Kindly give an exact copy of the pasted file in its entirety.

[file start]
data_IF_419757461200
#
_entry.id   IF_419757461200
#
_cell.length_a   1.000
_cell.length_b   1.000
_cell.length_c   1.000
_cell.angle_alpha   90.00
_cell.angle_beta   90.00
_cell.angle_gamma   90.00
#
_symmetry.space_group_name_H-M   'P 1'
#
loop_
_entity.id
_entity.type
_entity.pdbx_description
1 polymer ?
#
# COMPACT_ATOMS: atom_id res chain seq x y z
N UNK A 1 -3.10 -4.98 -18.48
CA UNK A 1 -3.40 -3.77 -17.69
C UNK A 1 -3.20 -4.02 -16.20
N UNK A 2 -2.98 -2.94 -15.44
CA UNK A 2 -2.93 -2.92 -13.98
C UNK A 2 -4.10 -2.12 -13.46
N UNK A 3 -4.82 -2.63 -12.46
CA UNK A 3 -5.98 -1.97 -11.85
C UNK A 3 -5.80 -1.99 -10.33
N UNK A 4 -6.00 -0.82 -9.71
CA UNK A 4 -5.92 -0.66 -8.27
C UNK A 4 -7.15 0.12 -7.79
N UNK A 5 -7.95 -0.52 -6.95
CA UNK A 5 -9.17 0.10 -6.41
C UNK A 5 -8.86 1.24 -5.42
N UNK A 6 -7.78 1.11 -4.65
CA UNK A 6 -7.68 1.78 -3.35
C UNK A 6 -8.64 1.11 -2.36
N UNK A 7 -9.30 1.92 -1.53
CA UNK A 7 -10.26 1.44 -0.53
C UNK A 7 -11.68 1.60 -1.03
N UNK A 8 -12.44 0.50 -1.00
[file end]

data_IF_419757461200
#
_entry.id   IF_419757461200
#
_cell.length_a   1.000
_cell.length_b   1.000
_cell.length_c   1.000
_cell.angle_alpha   90.00
_cell.angle_beta   90.00
_cell.angle_gamma   90.00
#
_symmetry.space_group_name_H-M   'P 1'
#
loop_
_entity.id
_entity.type
_entity.pdbx_description
1 polymer ?
#
# COMPACT_ATOMS: atom_id res chain seq x y z
N UNK A 1 -3.10 -4.98 -18.48
CA UNK A 1 -3.40 -3.77 -17.69
C UNK A 1 -3.20 -4.02 -16.20
N UNK A 2 -2.98 -2.94 -15.44
CA UNK A 2 -2.93 -2.92 -13.98
C UNK A 2 -4.10 -2.12 -13.46
N UNK A 3 -4.82 -2.63 -12.46
CA UNK A 3 -5.98 -1.97 -11.85
C UNK A 3 -5.80 -1.99 -10.33
N UNK A 4 -6.00 -0.82 -9.71
CA UNK A 4 -5.92 -0.66 -8.27
C UNK A 4 -7.15 0.12 -7.79
N UNK A 5 -7.95 -0.52 -6.95
CA UNK A 5 -9.17 0.10 -6.41
C UNK A 5 -8.86 1.24 -5.42
N UNK A 6 -7.78 1.11 -4.65
CA UNK A 6 -7.68 1.78 -3.35
C UNK A 6 -8.64 1.11 -2.36
N UNK A 7 -9.30 1.92 -1.53
CA UNK A 7 -10.26 1.44 -0.53
C UNK A 7 -11.68 1.60 -1.03
N UNK A 8 -12.44 0.50 -1.00